Presentation on theme: "Standard 2: Planning, Resource Allocation and Institutional Renewal Michael F. Middaugh Assistant Vice President Institutional Research and Planning University."— Presentation transcript:
Standard 2: Planning, Resource Allocation and Institutional Renewal Michael F. Middaugh Assistant Vice President Institutional Research and Planning University of Delaware Commissioner and Member of Executive Committee Middle States Commission on Higher Education firstname.lastname@example.org
Standard 2: What the Standard Says An institution conducts ongoing planning and resource allocation based on its mission and goals, develops objectives to achieve them, and utilizes the results of its assessment activities for institutional renewal. Implementation and subsequent evaluation of the success of the strategic plan and resource allocation support the development and change necessary to improve and to maintain quality.
Standard 2: What the Commission Expects Clearly stated goals and objectives that reflect conclusions drawn from assessments that are used for planning and resource allocation at the institutional and unit levels Planning and improvement processes that are clearly communicated, provide for constituent participation, and incorporate the use of assessment results Assignment of responsibility for improvement and assurance of accountability
Standard 2: What I Look For as an Evaluator A carefully crafted mission statement that is a well reasoned analysis of what an institution aspires to be, and the core values that it embraces. A mission statement that is devoid of cliché language and platitudes. A mission statement that speaks to central institutional issues, e.g., desired balance between undergraduate and graduate education; relative emphasis on teaching, research, and service, respectively; and so on.
Standard 2: What I Look For as an Evaluator Goal statements that are derived from the institutional mission, and help to define policy. For example, the mission statement might say that The University affirms its historic mission of providing the highest quality education for its undergraduate students, while maintaining excellence in selected graduate programs. The mission statement is underscoring the primacy of undergraduate instruction in the curriculum. The question for planners is how to provide that high quality undergraduate instruction.
Standard 2: What I Look For as an Evaluator The how translates into specific, action-oriented planning goals aimed at moving the institution toward a fuller realization of its mission. Possible goal related to the undergraduate education mission statement: The University will continue to attract and retain the most academically talented and diverse undergraduate students, and support their intellectual, cultural, and ethical development as citizens and scholars. Action verbs such as attract, retain, and support elevate the goal statement to policy level. How do we know that policy is being carried out? Measurable planning objectives.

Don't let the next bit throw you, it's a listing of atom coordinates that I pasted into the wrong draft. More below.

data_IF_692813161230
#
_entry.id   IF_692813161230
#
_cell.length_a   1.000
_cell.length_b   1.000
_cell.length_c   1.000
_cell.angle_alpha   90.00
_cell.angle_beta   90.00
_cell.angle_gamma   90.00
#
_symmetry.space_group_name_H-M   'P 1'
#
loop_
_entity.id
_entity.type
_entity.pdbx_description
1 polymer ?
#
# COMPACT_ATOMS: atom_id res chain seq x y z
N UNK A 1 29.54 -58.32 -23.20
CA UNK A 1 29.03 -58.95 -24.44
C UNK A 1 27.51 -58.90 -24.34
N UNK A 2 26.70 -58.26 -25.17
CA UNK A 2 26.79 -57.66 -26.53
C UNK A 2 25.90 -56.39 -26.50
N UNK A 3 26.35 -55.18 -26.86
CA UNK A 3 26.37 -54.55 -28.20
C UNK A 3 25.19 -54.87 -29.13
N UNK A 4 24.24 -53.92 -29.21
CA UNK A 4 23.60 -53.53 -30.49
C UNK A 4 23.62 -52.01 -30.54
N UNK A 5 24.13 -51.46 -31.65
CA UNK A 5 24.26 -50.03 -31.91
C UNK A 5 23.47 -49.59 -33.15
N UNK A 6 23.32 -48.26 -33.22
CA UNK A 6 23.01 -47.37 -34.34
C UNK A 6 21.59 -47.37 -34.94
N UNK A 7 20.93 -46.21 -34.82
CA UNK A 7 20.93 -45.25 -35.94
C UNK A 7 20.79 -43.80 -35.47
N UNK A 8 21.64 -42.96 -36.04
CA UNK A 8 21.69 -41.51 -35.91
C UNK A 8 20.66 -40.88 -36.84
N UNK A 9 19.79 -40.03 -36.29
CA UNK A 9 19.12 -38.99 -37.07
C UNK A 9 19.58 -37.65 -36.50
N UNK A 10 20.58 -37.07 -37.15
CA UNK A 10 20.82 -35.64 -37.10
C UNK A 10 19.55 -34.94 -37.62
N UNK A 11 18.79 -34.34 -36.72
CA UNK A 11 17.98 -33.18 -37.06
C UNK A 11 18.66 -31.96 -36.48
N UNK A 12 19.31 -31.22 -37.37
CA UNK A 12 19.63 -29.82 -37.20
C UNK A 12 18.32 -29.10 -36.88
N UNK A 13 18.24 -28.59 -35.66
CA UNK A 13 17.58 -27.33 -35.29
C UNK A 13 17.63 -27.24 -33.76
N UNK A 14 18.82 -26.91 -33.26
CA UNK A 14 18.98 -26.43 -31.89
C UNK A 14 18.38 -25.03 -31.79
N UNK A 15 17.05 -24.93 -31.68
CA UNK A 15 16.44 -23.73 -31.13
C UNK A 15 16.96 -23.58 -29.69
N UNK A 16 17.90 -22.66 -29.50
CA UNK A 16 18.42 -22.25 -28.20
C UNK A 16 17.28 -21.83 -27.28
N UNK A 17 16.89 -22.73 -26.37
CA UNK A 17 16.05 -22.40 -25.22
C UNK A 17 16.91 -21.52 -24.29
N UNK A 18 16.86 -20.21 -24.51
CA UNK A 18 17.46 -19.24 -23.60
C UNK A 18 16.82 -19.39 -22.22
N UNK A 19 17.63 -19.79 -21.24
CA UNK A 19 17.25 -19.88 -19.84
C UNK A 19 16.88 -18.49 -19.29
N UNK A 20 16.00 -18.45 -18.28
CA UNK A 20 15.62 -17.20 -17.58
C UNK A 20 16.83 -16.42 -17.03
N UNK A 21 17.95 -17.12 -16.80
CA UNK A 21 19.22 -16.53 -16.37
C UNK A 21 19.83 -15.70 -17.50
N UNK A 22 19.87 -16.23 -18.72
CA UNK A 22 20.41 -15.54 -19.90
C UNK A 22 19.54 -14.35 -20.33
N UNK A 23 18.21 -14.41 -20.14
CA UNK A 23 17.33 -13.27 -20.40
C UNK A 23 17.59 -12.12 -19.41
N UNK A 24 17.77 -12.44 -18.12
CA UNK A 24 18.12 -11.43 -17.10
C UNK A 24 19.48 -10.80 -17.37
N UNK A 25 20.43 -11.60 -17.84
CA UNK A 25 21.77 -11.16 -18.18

Standard 2: What I Look For as an Evaluator Planning objectives that enable empirical evidence of the extent to which planning goals are being achieved. Consider the following planning objectives as they relate to our goal to attract, retain, and support academically talented and diverse students. Retain a freshman admissions target of 3200 to 3400 students annually, with an admissions profile for academic year 2007 of 23,000 applications, a 40 percent admit rate, and a yield rate in excess of 35 percent. Improve the alignment of undergraduate enrollment distribution and instructional resource distribution across the disciplines, especially with respect to faculty.
Standard 2: What I Look For as an Evaluator Clear evidence that assessment information – both student learning outcomes and institutional effectiveness – are informing the planning process, and that institutional decisions are being made in a culture of evidence. A clear link between priorities articulated in the planning process and the allocation of institutional resources, both human and fiscal. Evidence that planning is iterative and not a static, one-time effort.